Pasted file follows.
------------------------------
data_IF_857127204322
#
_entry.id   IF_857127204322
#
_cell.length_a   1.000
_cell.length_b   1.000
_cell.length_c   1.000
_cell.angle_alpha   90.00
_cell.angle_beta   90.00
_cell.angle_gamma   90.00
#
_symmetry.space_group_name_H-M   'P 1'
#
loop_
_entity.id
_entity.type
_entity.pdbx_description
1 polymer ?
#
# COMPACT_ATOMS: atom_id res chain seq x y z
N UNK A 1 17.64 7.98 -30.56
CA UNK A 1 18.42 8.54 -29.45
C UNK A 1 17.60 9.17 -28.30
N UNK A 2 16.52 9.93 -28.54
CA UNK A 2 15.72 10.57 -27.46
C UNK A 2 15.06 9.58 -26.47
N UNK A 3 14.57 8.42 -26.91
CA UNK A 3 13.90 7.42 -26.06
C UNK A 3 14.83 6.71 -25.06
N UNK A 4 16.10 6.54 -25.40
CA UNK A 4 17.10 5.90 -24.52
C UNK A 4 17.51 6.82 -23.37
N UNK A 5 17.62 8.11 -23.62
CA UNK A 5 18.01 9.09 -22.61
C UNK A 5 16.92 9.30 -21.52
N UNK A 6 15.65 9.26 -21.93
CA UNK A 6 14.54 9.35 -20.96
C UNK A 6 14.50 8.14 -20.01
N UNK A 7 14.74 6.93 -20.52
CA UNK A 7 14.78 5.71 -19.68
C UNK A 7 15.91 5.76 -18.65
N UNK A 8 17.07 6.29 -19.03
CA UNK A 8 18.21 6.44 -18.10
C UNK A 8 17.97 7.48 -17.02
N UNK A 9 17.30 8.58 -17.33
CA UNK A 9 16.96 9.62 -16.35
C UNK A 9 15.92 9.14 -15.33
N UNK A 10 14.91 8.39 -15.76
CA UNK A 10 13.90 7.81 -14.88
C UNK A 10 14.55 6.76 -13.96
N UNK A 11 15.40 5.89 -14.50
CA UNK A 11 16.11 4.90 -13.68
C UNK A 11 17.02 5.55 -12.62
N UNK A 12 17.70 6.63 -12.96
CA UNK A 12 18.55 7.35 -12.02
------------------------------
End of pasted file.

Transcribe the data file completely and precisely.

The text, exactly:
data_IF_857127204322
#
_entry.id   IF_857127204322
#
_cell.length_a   1.000
_cell.length_b   1.000
_cell.length_c   1.000
_cell.angle_alpha   90.00
_cell.angle_beta   90.00
_cell.angle_gamma   90.00
#
_symmetry.space_group_name_H-M   'P 1'
#
loop_
_entity.id
_entity.type
_entity.pdbx_description
1 polymer ?
#
# COMPACT_ATOMS: atom_id res chain seq x y z
N UNK A 1 17.64 7.98 -30.56
CA UNK A 1 18.42 8.54 -29.45
C UNK A 1 17.60 9.17 -28.30
N UNK A 2 16.52 9.93 -28.54
CA UNK A 2 15.72 10.57 -27.46
C UNK A 2 15.06 9.58 -26.47
N UNK A 3 14.57 8.42 -26.91
CA UNK A 3 13.90 7.42 -26.06
C UNK A 3 14.83 6.71 -25.06
N UNK A 4 16.10 6.54 -25.40
CA UNK A 4 17.10 5.90 -24.52
C UNK A 4 17.51 6.82 -23.37
N UNK A 5 17.62 8.11 -23.62
CA UNK A 5 18.01 9.09 -22.61
C UNK A 5 16.92 9.30 -21.52
N UNK A 6 15.65 9.26 -21.93
CA UNK A 6 14.54 9.35 -20.96
C UNK A 6 14.50 8.14 -20.01
N UNK A 7 14.74 6.93 -20.52
CA UNK A 7 14.78 5.71 -19.68
C UNK A 7 15.91 5.76 -18.65
N UNK A 8 17.07 6.29 -19.03
CA UNK A 8 18.21 6.44 -18.10
C UNK A 8 17.97 7.48 -17.02
N UNK A 9 17.30 8.58 -17.33
CA UNK A 9 16.96 9.62 -16.35
C UNK A 9 15.92 9.14 -15.33
N UNK A 10 14.91 8.39 -15.76
CA UNK A 10 13.90 7.81 -14.88
C UNK A 10 14.55 6.76 -13.96
N UNK A 11 15.40 5.89 -14.50
CA UNK A 11 16.11 4.90 -13.68
C UNK A 11 17.02 5.55 -12.62
N UNK A 12 17.70 6.63 -12.96
CA UNK A 12 18.55 7.35 -12.02